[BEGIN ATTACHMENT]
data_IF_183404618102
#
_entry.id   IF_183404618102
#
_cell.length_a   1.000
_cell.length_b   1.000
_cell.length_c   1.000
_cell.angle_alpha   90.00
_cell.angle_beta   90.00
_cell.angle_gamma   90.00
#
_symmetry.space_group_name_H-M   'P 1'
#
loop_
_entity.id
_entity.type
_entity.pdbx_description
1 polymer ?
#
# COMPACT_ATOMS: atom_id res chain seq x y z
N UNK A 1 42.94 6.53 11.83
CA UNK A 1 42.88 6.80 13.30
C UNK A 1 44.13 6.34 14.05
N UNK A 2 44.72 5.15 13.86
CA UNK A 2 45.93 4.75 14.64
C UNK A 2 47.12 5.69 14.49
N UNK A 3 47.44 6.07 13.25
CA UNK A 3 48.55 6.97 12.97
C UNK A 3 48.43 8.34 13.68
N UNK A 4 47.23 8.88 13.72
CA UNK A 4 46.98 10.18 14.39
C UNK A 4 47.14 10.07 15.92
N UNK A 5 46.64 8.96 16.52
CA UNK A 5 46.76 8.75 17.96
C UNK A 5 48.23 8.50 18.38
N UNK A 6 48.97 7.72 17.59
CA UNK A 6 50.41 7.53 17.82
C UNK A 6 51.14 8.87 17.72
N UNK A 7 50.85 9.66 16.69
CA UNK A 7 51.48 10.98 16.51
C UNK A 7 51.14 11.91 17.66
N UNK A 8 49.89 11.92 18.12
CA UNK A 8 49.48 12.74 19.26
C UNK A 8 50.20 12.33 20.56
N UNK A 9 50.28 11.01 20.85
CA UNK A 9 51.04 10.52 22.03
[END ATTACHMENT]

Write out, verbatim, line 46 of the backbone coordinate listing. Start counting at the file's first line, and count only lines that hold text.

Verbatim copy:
CA UNK A 9 51.04 10.52 22.03